A daily summary of social care stories from the main newspapers

David Callaghan and Alex Dobson.

Long stay patients win benefits concession

The government has announced that older people will not now lose benefits
for the first six weeks of a hospital stay. The change will also apply to
people claiming income support or incapacity benefit.

Patients will now be able to claim benefits for the first 13 weeks of a
hospital stay, pensions minister Ian McCartney announced.

He made the announcement just hours before MPs were due to debate the issue
in parliament. He said the government had decided to be ‘more generous’.
"Over 97 per cent of people who go into hospital are not affected by the
rules – but I want to do something more to ease the worry and disruption for
the other 3 per cent."

Source:- The Guardian Tuesday 26 February page 11

Blindness in elderly treatable

A new campaign to raise awareness about a curable cause of blindness, is to
be announced in the House of Commons.

A survey by the Patients Association shows that only 3 per cent of the
population is aware of age-related macular degeneration.

Source:- The Times Tuesday 26 February page 10

Blunkett orders tighter security at asylum centres

Home secretary David Blunkett has announced tighter security at asylum
detention centres following the escape of 22 detainees from the Yarl’s Wood
centre following a fire 12 days ago.

He also said new sprinklers would be fitted at two removal centres. Blunkett
said the 22 escapees were still at large, and he did not believe anyone had
died in the fire.

Source:- The Times Tuesday 26 February page 4

NHS Direct is unsafe, say GPs

GPs have claimed the NHS Direct medical advice service is slow and unsafe. A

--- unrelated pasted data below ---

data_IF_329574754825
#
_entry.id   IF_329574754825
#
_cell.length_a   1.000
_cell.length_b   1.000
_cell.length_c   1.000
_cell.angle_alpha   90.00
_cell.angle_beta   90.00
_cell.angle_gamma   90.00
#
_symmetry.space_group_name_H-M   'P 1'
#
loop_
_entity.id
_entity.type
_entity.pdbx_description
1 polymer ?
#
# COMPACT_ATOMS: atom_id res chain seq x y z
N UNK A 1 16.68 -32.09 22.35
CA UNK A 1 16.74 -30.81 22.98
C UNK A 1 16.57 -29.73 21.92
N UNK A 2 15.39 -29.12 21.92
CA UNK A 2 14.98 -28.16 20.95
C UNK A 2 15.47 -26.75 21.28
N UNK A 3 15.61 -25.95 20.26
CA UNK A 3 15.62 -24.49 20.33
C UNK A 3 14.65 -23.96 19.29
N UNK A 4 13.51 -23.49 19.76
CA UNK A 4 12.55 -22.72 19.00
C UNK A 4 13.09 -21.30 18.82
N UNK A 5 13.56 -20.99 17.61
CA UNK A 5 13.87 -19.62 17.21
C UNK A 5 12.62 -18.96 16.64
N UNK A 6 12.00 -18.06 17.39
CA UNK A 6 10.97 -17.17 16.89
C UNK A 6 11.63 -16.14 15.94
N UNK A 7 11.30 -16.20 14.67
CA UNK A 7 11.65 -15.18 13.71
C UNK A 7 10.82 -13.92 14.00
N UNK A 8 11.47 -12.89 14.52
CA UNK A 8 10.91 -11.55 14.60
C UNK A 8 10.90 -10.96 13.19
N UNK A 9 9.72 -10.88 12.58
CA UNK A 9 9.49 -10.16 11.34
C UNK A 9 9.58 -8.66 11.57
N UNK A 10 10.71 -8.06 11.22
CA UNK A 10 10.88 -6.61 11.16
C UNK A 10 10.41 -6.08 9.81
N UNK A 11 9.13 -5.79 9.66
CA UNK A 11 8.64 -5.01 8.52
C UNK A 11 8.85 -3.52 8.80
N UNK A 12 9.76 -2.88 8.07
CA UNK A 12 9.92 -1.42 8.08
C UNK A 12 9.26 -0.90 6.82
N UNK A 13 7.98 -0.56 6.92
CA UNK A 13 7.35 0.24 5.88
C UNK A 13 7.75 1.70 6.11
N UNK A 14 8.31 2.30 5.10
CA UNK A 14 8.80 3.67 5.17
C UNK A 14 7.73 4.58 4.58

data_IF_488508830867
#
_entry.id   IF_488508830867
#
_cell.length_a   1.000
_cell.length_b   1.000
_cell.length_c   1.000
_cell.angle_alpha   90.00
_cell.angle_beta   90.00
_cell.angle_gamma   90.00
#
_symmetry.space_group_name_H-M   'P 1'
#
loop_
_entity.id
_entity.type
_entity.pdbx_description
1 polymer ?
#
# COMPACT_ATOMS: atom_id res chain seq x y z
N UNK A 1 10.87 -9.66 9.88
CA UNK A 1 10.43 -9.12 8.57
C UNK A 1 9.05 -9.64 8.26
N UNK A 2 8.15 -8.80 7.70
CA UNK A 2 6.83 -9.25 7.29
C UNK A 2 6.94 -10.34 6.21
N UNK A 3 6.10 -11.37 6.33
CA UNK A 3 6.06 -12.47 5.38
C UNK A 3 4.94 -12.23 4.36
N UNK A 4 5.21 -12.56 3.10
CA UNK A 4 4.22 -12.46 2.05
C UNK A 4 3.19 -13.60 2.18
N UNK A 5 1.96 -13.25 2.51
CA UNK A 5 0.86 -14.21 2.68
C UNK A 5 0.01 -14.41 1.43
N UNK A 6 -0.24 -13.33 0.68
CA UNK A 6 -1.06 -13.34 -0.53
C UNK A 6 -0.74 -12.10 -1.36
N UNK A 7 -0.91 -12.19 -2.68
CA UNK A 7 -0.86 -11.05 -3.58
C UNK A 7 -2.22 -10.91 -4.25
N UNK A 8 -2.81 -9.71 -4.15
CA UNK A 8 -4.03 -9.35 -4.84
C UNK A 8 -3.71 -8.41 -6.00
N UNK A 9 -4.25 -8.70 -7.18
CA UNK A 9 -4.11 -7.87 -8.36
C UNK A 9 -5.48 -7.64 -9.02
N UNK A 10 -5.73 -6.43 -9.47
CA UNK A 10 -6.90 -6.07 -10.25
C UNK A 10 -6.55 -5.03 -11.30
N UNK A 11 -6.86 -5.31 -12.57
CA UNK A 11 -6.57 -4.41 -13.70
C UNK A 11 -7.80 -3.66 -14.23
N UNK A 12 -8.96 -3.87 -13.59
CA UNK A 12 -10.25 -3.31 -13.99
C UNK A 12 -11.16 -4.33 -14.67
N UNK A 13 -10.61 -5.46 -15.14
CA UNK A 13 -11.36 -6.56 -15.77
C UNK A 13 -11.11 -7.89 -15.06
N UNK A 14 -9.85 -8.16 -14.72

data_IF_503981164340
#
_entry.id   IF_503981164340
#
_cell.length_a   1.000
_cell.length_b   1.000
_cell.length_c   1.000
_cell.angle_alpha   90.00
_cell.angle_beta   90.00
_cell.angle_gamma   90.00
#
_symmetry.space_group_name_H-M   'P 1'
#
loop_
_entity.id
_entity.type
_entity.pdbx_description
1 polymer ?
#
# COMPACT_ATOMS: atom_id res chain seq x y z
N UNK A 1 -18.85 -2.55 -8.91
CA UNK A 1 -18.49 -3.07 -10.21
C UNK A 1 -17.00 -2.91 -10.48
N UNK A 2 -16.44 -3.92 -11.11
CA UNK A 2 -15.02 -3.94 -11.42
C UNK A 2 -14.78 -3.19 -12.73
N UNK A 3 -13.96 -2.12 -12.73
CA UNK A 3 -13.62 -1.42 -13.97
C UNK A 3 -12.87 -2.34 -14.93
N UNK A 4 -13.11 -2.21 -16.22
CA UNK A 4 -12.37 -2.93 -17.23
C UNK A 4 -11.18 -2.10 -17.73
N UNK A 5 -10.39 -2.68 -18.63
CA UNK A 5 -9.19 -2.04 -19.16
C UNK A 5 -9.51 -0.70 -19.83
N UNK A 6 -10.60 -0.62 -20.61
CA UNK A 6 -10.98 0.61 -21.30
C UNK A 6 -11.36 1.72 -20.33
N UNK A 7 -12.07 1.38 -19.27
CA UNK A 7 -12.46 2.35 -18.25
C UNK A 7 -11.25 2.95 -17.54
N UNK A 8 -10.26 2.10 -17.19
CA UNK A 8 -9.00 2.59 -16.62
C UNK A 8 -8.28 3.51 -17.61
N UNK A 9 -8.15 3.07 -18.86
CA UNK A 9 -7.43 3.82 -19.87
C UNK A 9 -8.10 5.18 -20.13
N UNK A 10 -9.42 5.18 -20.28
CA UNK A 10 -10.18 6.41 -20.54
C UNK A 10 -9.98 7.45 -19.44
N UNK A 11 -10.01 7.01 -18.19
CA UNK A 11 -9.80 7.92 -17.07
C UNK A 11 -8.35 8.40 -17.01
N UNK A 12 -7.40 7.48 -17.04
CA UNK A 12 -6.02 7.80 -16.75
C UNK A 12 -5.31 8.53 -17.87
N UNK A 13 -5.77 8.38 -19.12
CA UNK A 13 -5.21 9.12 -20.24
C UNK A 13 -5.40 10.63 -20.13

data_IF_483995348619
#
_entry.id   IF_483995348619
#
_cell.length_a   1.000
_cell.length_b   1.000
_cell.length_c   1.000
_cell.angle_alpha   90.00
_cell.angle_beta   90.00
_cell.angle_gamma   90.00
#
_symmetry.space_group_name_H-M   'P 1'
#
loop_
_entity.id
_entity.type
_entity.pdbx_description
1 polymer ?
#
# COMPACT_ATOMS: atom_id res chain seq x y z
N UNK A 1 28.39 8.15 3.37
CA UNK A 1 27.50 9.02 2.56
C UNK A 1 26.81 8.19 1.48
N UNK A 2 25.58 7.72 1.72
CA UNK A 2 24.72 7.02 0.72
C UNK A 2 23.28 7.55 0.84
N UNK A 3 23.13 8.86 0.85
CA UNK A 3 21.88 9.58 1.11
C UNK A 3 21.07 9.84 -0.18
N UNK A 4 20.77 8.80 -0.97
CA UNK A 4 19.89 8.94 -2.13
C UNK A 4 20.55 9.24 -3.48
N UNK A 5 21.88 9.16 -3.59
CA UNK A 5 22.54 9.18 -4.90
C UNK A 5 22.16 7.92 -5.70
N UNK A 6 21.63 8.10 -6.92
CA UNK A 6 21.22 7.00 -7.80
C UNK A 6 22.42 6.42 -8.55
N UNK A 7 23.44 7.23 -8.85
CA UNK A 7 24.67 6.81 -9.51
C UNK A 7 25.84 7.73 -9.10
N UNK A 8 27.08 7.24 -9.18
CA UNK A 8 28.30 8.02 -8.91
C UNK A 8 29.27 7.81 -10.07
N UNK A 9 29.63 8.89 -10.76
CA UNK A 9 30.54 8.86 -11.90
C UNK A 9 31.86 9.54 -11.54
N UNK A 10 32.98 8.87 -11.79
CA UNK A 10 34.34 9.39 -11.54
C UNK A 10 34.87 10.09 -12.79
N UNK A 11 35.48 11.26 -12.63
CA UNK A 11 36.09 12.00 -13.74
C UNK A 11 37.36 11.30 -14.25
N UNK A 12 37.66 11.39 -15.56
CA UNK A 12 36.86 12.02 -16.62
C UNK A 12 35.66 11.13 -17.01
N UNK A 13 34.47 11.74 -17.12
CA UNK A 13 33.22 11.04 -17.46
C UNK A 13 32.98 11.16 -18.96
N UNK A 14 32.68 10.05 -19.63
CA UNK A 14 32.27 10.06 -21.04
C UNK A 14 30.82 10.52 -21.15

group of doctors from Kent is resisting the government’s attempts to integrate
the service with GP co-operatives.

Dartford and Gravesham is a pilot area for the scheme. Dr Tony MacDonnell,
chairperson of Dartford and Gravesham ‘Doctors on Call’, said: "There are
patients who have to wait up to two hours for a nurse to call them, who then
says they should call an ambulance urgently. We find that very difficult to

A department of health spokesperson said this was a local issue, but similar
problems are believed to be affecting other areas.

Source:- Daily Mail Tuesday 26 February page 15

Welsh newspapers

Health Minister is urged to order public inquiry

Welsh Assembly health and social services minister Jane Hutt is being urged
to hold a public inquiry into the way a residential home for older people in
Cardiff was run.

Conservative assembly member Jonathan Morgan has described the story of
Hazelcroft residential home as one marked by "mismanagement, mistrust and
almost tribal hatred between staff", and he is again calling on the minister
to carry out a full investigation.

Morgan first demanded an inquiry during a debate at the assembly last month,
and the minister said at that time that she would take advice from the Social
Services Inspectorate.

Cardiff council say that all the allegations have been investigated
thoroughly, and where allegations relating to levels of care were found to be
proved, appropriate disciplinary action has been taken.

Source:- South Wales Echo Monday 25 February page 2

Chaos threat as private care homes give ultimatum

The Welsh Local Government Association has issued a stark warning that there
is a crisis facing the security of older residents in some privately run homes
in Wales.

The warning comes after some home owners issued ‘ultimatums’ to councils over
the levels of fees they receive.

The Welsh LGA says that a number of the home owners are asking for
substantially increased fees, and have rejected the level of fee increases put
forward by local authorities. In some cases owners have issued notices withdrawing
from contracts.

Sir Harry Jones, chairperson of the Welsh LGA, said: "Local government
recognises the pressures on the private sector, but issuing such ultimatums is
an unacceptable way forward not least because of the distress and uncertainty
caused to residents and their relatives".

He called on home owners who had issued ultimatums to move away from such
action, and to negotiate a realistic and reasonable way forward with their
local authorities.

Source:- Western Mail Tuesday 26 February page 7



More from Community Care

Comments are closed.